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There's more to volatility than volume


Lillo, Fabrizio; Gillemot, Laszlo; Farmer, J D


Bitte beziehen Sie sich beim Zitieren dieses Dokumentes immer auf folgenden Persistent Identifier (PID):http://nbn-resolving.de/urn:nbn:de:0168-ssoar-220877

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Abstract It is widely believed that fluctuations in transaction volume, as reflected in the number of transactions and to a lesser extent their size, are the main cause of clustered volatility. Under this view bursts of rapid or slow price diffusion reflect bursts of frequent or less frequent trading, which cause both clustered volatility and heavy tails in price returns. We investigate this hypothesis using tick by tick data from the New York and London Stock Exchanges and show that only a small fraction of volatility fluctuations are explained in this manner. Clustered volatility is still very strong even if price changes are recorded on intervals in which the total transaction volume or number of transactions is held constant. In addition the distribution of price returns conditioned on volume or transaction frequency being held constant is similar to that in real time, making it clear that neither of these are the principal cause of heavy tails in price returns. We analyze recent results of Ane and Geman (2000) and Gabaix et al. (2003), and discuss the reasons why their conclusions differ from ours. Based on a cross-sectional analysis we show that the long-memory of volatility is dominated by factors other than transaction frequency or total trading volume.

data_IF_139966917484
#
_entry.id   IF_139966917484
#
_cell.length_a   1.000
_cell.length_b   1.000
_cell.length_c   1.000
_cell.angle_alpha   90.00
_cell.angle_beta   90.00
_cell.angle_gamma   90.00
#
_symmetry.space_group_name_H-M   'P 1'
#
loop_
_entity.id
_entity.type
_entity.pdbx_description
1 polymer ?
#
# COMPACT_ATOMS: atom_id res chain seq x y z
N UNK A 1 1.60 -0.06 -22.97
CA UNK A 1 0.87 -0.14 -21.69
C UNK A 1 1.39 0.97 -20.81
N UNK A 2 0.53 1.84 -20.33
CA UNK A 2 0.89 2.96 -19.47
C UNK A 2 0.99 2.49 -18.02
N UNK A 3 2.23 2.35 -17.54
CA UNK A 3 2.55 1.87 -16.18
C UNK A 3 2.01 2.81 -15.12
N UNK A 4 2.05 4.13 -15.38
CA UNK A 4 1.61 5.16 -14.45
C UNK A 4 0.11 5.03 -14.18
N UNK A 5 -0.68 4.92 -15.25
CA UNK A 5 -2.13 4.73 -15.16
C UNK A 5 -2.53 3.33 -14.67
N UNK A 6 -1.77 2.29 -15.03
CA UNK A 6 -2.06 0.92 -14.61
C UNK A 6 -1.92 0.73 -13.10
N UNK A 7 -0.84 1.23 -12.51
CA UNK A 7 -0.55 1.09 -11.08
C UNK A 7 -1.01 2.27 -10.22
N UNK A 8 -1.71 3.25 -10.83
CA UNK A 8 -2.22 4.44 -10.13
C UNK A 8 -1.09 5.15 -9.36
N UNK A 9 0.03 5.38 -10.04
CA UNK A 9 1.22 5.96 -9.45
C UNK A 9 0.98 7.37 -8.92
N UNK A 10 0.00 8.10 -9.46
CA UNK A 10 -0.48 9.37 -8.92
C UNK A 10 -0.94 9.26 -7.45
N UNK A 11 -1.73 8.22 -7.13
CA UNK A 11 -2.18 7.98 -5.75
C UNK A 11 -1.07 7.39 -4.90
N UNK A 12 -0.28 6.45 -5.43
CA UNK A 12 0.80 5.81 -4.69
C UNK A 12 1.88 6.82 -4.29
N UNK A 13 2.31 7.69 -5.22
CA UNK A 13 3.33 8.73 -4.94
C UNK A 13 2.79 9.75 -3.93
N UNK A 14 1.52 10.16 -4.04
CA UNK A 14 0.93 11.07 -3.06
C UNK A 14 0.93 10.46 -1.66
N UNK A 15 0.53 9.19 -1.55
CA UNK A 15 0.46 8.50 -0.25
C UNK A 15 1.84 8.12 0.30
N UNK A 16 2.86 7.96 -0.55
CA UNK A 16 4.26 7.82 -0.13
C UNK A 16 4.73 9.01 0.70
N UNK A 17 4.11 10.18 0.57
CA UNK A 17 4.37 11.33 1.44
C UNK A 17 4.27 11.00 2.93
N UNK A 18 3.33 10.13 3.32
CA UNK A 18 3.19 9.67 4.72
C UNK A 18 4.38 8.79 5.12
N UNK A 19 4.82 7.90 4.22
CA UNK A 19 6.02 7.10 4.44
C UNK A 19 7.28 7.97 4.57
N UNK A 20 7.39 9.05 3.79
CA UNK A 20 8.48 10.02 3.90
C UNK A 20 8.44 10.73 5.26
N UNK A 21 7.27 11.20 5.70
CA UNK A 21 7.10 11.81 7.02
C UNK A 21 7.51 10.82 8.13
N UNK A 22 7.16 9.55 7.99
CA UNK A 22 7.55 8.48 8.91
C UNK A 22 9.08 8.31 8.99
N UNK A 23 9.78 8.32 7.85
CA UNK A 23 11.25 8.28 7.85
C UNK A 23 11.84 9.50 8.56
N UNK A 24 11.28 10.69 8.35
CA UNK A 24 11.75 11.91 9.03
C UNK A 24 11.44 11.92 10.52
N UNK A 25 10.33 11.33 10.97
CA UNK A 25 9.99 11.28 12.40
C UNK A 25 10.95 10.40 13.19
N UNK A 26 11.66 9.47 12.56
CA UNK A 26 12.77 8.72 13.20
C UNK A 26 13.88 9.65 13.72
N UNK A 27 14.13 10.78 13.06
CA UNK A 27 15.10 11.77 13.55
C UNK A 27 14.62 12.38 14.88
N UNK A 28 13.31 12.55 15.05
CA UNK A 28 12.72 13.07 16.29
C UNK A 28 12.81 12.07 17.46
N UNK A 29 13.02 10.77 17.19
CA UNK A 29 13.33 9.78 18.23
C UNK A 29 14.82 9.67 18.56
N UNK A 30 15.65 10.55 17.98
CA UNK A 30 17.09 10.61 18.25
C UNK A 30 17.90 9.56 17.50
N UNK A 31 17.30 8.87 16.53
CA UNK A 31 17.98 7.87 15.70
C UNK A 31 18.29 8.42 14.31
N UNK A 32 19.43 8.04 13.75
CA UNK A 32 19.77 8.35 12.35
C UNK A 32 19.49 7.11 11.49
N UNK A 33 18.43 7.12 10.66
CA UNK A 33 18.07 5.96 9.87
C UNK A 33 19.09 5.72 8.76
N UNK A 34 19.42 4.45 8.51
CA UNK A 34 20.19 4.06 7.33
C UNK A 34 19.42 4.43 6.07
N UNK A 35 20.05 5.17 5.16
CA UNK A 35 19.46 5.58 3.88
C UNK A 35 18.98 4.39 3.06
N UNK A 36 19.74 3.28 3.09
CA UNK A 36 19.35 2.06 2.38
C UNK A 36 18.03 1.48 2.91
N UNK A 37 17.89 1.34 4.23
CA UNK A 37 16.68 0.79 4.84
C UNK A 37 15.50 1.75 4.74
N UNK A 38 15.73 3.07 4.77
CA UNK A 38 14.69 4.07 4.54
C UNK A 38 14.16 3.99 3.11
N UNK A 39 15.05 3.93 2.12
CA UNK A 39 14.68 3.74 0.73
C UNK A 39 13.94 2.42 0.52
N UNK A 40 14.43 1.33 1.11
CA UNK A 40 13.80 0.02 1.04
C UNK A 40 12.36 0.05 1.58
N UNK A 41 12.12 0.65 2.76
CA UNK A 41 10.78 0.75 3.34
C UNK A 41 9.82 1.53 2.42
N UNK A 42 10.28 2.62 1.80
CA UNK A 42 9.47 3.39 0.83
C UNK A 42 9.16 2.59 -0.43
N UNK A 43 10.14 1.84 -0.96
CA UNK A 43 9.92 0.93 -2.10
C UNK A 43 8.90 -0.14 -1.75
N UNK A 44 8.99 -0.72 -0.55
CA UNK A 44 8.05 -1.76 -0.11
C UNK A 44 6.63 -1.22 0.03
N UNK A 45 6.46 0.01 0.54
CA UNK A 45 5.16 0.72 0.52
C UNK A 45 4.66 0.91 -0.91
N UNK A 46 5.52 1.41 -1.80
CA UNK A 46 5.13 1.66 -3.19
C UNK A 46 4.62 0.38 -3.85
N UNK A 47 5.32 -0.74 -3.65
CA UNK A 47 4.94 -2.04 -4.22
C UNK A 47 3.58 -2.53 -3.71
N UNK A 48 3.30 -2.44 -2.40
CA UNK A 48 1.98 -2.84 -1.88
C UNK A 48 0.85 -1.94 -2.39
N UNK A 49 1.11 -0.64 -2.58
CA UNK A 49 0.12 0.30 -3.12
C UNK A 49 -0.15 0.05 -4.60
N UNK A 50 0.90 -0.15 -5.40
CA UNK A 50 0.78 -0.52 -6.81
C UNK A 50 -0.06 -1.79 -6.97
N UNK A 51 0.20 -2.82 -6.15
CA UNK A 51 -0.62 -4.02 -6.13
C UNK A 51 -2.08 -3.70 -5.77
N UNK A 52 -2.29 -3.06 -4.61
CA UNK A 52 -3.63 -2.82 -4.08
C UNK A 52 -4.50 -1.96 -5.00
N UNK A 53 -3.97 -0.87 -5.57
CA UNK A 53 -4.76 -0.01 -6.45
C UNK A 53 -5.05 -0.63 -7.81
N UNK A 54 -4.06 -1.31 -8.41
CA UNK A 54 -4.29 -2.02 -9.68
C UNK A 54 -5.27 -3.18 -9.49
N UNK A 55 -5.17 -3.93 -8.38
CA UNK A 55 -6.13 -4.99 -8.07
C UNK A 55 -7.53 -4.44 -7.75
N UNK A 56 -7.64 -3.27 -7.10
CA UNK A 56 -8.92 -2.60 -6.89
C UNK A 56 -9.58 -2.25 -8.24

Klassifikation Volkswirtschaftslehre
Freie Schlagwörter Volatility Modelling; Transaction Frequency; Trading Volume; Market Structure
Sprache Dokument Englisch
Publikationsjahr 2006
Seitenangabe S. 371-384
Zeitschriftentitel Quantitative Finance, 6 (2006) 5
DOI http://dx.doi.org/10.1080/14697680600835688
Status Postprint; begutachtet (peer reviewed)
Lizenz PEER Licence Agreement (applicable only to documents from PEER project)